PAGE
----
People below had spotted the skiers above and were watching them curiously, wondering what would happen next.
"It looked impassable but the Brangers had picked up a lot in some way of their own," Doyle wrote. "They took off their skis, fastened them together with a thong and on this toboggan they sat, pushing themselves over the edge and going down amid a tremendous spray of flying snow."
Tobias went first on his pair of skis and his brother followed in the same fashion.
"When they had reached safety [amid the cheers and laughter of onlookers] they beckoned me to follow. I had done as they did and I was sitting on my skis preparatory to launching myself when a fearsome thing happened, for my skis shot from under me, flew down the slope and vanished in huge bounds among the snow mounds beyond.
"It was a nasty moment and the poor Brangers stood looking up at me from some hundreds of feet below in a dismal state of mind. However, there was no possible choice as to what to do, so I did it. I let myself go over the edge and came squattering down, with legs and arms extended to check the momentum. A minute later I was rolling covered with snow at the feet of my guides and my skis were found some hundreds of yards away, so no harm was done after all."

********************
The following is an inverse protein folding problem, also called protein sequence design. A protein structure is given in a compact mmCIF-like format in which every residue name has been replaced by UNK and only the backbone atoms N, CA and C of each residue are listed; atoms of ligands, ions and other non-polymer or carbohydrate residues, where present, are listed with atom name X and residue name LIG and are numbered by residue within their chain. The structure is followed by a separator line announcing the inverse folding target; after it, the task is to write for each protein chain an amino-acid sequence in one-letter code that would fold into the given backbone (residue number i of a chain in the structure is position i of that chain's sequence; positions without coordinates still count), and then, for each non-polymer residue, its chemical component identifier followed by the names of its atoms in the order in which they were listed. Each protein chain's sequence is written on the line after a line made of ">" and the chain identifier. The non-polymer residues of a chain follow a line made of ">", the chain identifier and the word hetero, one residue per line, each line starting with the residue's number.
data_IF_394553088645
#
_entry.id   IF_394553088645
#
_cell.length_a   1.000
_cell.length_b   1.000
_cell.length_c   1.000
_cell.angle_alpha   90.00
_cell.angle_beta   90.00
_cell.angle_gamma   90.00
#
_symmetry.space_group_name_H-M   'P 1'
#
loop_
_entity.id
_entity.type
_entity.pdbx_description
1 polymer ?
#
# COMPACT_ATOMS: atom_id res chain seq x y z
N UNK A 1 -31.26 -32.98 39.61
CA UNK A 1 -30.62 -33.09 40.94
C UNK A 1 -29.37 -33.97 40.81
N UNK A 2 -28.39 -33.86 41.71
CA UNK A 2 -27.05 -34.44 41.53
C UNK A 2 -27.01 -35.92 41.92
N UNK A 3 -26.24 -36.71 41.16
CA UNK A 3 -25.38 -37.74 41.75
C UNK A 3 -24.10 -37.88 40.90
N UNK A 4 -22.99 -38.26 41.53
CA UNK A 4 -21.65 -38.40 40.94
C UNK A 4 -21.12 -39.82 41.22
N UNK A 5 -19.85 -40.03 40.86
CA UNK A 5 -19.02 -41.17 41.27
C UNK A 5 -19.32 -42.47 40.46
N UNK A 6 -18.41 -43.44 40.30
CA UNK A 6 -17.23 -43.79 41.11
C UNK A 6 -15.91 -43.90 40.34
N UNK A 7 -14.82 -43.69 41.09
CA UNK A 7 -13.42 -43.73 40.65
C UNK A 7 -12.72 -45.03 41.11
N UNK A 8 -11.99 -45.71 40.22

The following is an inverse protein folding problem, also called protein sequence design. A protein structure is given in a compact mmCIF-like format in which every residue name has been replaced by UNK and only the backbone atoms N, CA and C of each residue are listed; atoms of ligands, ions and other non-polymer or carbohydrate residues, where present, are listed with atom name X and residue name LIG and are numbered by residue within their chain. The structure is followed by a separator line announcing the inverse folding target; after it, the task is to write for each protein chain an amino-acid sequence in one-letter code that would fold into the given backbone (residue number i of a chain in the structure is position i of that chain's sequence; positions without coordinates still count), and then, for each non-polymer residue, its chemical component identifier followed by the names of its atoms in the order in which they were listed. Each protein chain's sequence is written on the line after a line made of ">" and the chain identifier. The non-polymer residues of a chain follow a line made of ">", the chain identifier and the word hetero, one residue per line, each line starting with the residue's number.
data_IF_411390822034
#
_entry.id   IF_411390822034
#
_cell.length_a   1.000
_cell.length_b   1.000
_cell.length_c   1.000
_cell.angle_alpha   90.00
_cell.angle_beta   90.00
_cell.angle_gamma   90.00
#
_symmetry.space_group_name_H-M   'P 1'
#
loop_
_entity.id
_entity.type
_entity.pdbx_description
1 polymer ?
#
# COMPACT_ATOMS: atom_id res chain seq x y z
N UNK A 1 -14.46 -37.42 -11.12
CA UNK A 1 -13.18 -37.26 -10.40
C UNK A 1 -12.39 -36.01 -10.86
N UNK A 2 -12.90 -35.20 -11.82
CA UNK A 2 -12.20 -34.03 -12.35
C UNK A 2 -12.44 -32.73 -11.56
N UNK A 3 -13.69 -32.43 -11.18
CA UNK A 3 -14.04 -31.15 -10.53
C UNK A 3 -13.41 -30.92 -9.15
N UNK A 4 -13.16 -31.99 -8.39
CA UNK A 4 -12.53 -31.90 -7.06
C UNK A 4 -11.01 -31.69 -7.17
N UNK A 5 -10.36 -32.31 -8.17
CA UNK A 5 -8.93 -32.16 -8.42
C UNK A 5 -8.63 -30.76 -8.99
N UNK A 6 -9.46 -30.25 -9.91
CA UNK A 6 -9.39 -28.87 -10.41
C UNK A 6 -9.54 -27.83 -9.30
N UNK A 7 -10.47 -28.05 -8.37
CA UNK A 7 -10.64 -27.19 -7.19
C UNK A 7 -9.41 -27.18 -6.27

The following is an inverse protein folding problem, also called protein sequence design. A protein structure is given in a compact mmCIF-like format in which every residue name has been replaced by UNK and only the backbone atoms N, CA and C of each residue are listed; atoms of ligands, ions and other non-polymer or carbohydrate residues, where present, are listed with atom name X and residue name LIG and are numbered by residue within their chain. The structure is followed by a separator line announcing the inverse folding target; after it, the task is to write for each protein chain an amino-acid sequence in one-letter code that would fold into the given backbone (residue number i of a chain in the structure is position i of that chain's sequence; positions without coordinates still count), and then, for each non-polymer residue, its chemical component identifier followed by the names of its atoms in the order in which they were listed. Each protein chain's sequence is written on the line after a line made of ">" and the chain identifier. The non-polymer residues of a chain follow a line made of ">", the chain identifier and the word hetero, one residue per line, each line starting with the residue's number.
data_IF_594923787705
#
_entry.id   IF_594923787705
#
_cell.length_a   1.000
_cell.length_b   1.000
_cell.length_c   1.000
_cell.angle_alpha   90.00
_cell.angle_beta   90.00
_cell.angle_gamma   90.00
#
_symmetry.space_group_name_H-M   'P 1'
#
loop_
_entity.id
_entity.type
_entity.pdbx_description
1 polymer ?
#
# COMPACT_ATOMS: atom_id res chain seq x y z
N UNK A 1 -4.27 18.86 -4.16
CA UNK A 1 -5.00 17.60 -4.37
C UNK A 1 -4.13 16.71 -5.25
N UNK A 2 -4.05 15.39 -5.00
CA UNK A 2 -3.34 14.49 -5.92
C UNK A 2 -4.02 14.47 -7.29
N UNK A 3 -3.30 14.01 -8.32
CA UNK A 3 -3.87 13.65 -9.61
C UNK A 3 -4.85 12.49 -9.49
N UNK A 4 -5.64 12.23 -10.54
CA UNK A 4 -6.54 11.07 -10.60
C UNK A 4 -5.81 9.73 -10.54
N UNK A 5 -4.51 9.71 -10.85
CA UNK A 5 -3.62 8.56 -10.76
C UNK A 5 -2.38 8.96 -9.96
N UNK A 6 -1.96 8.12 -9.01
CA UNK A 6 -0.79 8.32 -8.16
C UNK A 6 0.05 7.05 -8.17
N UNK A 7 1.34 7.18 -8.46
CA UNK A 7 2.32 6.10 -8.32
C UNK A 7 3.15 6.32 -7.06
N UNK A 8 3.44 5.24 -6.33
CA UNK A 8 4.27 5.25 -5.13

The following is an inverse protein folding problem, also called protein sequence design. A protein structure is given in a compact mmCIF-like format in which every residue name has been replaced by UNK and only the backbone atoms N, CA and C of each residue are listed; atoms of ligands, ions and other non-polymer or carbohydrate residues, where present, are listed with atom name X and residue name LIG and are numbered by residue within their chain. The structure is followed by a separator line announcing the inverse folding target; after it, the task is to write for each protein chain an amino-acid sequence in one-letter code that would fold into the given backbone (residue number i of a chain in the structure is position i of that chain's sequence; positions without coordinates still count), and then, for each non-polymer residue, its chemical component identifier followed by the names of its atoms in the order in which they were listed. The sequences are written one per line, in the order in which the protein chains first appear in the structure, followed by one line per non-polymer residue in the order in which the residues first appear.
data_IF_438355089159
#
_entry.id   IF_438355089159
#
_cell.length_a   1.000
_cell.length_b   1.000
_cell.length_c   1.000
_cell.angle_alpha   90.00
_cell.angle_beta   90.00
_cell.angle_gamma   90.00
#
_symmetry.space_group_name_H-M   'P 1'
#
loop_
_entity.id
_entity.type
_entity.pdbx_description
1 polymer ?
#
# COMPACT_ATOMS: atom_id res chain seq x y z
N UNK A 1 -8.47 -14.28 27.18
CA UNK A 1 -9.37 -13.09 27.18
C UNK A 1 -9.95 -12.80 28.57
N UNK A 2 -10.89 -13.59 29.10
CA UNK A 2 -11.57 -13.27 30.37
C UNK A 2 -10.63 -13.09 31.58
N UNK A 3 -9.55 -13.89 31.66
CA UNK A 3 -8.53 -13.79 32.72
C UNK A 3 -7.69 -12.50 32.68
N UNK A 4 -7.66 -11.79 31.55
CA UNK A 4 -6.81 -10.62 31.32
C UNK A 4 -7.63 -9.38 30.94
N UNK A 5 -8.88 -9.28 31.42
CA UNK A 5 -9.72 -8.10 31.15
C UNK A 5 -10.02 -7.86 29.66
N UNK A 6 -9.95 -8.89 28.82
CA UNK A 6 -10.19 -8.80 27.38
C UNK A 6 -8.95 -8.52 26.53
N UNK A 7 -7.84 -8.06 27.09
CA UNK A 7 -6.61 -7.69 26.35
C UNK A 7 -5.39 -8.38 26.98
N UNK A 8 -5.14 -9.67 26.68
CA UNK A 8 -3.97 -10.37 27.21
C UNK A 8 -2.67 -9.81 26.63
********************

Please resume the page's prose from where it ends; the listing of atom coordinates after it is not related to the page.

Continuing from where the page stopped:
There was only a single sad note in this spectacular tale. The Harris tweed covering Doyle's posterior was in shreds, his underwear showing. "My tailor," he said, "tells me that Harris tweed cannot wear out. This is a mere theory and will not stand a thorough scientific test. For the remainder of the day I was happiest when I was nearest the wall."
Shortly thereafter Doyle returned to England, but before leaving Davos he uttered some prophetic words regarding Switzerland's skiing future.
"You don't appreciate it as yet," he said, "but the time will come when hundreds of Englishmen will come to this country for the ski-ing season."
And although he considered skis the most "treacherous and capricious lengths of wood on earth," he had some perceptive praise for the sport's psychological aspects. "On any man suffering from too much dignity a course of skis would have a fine moral effect," he said.
Whether Doyle himself ever tried skiing again is not certain. In any case, the skis he used at Davos became a permanent fixture in a corner of the study at his home in England.